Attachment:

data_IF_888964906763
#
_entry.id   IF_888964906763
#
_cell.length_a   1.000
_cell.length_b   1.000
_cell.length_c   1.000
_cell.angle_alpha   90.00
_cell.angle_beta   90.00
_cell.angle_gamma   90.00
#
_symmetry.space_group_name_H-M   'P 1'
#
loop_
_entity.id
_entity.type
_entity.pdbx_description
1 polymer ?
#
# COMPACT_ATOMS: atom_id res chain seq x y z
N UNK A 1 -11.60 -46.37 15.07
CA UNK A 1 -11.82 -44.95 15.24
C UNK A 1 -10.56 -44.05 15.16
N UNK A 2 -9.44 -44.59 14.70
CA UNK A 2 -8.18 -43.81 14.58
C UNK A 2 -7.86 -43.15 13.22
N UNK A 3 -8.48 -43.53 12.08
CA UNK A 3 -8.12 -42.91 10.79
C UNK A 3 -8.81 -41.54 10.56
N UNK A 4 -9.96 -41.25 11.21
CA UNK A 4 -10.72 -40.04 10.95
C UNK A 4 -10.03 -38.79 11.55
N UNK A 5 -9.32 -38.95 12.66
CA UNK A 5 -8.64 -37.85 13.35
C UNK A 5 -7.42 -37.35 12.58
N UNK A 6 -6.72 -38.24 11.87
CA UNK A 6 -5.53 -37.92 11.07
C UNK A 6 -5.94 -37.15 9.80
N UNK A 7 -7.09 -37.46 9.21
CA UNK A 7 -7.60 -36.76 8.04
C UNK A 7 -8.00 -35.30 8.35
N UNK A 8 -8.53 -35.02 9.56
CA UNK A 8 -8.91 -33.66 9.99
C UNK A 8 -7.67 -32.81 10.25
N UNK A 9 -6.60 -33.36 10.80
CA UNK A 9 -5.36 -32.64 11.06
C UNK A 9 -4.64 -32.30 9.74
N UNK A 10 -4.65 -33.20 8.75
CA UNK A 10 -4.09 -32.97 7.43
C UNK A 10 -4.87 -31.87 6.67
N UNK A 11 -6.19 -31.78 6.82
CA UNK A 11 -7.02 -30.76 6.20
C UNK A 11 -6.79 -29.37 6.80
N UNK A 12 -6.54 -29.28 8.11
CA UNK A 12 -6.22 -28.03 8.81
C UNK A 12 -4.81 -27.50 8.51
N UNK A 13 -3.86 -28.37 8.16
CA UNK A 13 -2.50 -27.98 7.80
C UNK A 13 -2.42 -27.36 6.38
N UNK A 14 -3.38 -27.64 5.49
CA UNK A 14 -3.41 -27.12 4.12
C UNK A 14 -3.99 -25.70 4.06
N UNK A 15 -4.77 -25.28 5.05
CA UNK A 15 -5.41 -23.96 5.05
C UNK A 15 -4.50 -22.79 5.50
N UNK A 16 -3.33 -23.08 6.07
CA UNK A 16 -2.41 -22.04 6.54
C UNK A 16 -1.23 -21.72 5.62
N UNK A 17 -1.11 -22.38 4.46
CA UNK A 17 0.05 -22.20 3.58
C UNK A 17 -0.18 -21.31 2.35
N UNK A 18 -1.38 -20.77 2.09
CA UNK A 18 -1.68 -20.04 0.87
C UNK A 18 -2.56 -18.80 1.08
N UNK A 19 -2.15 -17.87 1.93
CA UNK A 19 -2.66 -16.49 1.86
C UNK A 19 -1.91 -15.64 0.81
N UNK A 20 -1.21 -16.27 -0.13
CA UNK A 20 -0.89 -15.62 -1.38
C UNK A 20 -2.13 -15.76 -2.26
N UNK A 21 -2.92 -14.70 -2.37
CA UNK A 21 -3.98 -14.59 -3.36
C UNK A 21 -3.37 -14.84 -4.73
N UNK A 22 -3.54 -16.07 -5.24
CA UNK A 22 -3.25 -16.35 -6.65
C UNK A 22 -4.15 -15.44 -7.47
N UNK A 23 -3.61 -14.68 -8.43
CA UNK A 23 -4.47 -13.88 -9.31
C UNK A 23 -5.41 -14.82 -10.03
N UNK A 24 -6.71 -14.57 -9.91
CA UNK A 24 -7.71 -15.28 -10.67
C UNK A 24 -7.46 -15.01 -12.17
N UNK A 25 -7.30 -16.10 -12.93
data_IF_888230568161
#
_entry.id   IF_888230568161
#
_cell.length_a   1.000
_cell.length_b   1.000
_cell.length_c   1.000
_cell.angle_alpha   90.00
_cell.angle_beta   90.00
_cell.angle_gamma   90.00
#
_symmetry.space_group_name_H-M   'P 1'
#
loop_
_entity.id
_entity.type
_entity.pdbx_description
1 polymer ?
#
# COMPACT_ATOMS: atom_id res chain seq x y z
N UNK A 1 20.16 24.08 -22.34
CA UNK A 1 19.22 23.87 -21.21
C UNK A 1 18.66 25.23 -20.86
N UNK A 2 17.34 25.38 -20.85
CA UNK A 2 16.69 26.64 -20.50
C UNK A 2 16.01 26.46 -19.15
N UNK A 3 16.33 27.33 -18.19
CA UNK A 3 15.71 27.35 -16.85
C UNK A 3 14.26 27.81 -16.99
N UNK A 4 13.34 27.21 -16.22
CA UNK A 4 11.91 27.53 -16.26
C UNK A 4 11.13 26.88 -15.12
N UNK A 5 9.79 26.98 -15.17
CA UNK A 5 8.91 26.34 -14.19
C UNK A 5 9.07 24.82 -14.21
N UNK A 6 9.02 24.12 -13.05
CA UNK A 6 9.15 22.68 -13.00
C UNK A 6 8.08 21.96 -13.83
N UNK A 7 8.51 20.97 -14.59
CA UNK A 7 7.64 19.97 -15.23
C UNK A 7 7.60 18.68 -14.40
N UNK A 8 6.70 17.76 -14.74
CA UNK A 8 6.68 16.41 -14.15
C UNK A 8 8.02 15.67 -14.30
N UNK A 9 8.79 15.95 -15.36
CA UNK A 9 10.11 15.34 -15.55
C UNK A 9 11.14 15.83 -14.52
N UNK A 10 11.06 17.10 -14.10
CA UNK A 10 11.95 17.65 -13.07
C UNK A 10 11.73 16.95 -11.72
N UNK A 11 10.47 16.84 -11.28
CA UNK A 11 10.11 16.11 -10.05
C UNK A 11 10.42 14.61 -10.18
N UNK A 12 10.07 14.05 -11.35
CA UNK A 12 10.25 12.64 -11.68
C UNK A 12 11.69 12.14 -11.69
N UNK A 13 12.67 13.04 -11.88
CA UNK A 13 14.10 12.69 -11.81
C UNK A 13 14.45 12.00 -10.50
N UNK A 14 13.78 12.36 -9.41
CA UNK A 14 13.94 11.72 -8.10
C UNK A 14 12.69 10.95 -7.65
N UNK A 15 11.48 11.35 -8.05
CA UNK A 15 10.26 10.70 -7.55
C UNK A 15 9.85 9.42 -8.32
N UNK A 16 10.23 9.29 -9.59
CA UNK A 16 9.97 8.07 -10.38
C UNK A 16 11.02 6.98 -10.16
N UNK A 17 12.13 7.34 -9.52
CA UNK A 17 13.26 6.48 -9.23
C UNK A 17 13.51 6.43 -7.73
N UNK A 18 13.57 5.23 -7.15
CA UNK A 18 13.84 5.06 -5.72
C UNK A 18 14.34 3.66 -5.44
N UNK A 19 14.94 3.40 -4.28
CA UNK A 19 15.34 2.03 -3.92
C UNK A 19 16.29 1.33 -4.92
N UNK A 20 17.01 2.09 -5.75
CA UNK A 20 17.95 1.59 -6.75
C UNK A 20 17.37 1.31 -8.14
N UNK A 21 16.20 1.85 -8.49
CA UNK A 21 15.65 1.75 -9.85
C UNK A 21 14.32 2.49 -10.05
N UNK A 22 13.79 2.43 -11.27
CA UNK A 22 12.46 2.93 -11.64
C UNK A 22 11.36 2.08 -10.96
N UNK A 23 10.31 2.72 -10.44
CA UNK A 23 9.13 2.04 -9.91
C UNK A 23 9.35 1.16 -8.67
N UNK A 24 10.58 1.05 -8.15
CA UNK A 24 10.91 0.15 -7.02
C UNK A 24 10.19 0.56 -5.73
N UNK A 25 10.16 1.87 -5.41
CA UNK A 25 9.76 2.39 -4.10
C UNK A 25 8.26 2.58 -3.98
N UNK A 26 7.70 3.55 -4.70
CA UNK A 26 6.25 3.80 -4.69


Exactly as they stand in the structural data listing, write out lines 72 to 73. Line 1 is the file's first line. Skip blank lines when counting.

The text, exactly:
N UNK A 18 -1.38 -20.77 2.09
CA UNK A 18 -1.68 -20.04 0.87